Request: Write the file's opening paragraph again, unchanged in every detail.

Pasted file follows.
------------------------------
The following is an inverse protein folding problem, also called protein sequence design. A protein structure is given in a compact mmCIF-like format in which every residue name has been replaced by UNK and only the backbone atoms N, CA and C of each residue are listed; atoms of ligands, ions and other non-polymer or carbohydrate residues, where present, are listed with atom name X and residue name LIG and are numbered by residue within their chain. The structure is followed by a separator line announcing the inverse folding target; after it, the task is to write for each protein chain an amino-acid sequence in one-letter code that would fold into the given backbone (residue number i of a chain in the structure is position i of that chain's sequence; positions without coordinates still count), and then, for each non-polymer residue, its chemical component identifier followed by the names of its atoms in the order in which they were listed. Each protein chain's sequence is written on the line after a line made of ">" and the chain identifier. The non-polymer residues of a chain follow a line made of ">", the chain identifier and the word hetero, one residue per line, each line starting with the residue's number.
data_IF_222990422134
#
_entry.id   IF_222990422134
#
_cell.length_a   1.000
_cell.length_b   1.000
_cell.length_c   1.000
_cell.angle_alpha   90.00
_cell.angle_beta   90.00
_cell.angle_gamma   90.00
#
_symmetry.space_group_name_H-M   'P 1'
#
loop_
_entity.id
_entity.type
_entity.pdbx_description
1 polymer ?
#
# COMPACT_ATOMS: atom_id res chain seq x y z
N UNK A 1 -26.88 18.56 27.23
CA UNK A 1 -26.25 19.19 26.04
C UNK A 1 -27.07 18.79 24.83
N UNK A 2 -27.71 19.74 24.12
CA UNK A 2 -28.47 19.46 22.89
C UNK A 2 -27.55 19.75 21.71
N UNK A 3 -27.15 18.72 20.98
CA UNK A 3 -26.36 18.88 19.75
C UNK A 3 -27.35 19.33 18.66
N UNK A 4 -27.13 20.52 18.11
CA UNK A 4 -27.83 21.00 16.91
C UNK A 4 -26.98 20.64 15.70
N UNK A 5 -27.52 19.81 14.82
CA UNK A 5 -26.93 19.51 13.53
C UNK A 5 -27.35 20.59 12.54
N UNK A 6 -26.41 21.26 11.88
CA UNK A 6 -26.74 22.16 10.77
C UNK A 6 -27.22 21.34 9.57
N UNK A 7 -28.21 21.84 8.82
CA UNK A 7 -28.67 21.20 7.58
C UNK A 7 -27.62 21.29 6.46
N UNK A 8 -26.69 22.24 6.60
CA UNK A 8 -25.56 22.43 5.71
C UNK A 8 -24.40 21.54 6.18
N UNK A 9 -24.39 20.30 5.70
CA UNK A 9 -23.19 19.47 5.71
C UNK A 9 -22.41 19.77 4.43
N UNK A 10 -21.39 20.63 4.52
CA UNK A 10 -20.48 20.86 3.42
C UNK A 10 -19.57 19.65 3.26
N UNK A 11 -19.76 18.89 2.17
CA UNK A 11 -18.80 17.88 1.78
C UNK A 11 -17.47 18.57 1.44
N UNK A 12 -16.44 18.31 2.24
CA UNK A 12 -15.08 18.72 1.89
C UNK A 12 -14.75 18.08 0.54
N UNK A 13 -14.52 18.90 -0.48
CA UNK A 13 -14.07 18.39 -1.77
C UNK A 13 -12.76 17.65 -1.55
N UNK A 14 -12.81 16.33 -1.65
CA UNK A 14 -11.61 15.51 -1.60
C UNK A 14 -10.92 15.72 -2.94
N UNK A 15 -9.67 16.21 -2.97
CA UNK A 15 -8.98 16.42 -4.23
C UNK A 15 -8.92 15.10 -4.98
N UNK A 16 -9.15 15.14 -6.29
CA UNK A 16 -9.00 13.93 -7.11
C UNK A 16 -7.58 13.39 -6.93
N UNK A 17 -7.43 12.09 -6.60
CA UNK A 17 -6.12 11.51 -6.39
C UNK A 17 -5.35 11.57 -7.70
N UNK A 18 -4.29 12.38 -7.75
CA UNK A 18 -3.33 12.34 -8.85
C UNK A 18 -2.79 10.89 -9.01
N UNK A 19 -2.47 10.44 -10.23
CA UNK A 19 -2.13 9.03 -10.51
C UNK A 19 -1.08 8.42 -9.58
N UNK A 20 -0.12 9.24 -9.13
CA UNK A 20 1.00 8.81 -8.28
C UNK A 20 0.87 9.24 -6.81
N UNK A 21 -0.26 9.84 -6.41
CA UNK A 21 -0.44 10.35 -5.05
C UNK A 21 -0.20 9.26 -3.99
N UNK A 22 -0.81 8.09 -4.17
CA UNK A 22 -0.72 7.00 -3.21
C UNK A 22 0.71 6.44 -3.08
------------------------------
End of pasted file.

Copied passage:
The following is an inverse protein folding problem, also called protein sequence design. A protein structure is given in a compact mmCIF-like format in which every residue name has been replaced by UNK and only the backbone atoms N, CA and C of each residue are listed; atoms of ligands, ions and other non-polymer or carbohydrate residues, where present, are listed with atom name X and residue name LIG and are numbered by residue within their chain. The structure is followed by a separator line announcing the inverse folding target; after it, the task is to write for each protein chain an amino-acid sequence in one-letter code that would fold into the given backbone (residue number i of a chain in the structure is position i of that chain's sequence; positions without coordinates still count), and then, for each non-polymer residue, its chemical component identifier followed by the names of its atoms in the order in which they were listed. Each protein chain's sequence is written on the line after a line made of ">" and the chain identifier. The non-polymer residues of a chain follow a line made of ">", the chain identifier and the word hetero, one residue per line, each line starting with the residue's number.